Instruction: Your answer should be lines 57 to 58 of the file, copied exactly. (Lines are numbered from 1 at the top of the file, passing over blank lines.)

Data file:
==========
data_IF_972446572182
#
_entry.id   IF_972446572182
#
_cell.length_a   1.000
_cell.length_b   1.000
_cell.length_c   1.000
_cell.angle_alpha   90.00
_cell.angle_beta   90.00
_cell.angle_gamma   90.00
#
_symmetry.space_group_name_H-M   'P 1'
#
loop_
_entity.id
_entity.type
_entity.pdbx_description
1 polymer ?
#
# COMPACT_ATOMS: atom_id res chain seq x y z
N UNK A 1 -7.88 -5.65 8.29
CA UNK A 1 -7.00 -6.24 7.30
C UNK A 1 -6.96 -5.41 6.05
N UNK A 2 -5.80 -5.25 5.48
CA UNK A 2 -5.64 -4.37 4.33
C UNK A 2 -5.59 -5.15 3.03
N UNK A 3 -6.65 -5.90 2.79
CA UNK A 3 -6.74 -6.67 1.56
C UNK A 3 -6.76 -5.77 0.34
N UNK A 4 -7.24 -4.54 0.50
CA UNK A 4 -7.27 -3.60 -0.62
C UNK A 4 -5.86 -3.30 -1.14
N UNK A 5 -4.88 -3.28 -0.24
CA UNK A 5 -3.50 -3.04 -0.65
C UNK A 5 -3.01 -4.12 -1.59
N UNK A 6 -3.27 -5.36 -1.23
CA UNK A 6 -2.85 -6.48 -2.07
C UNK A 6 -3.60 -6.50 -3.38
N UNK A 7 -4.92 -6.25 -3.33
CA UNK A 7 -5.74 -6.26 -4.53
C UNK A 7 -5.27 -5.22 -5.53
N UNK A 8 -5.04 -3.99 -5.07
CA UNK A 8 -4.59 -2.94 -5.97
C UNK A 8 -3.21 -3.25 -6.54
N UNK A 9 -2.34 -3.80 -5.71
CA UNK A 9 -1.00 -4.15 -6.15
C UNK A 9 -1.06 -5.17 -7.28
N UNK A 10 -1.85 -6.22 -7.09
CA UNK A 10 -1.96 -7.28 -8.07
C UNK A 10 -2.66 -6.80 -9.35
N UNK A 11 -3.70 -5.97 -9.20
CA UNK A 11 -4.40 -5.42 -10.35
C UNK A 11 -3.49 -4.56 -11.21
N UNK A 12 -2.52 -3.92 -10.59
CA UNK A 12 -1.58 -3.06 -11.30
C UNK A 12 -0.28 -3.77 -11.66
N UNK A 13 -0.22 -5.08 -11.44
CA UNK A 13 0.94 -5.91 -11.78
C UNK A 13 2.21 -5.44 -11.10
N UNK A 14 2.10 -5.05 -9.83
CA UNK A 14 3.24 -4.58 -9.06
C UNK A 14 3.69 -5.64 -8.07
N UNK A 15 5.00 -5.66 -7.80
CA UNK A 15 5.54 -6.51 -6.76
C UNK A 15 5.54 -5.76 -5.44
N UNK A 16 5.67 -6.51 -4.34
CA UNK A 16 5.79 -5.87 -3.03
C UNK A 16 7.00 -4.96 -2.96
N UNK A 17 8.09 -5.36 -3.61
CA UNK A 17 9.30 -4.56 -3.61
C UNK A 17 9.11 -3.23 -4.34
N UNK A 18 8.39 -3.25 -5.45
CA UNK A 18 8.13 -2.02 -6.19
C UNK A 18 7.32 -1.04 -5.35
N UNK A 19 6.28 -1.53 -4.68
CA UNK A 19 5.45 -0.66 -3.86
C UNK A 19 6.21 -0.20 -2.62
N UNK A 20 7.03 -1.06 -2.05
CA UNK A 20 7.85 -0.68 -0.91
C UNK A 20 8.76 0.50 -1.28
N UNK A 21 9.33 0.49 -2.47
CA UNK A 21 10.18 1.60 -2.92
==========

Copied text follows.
N UNK A 13 -0.22 -5.08 -11.44
CA UNK A 13 0.94 -5.91 -11.78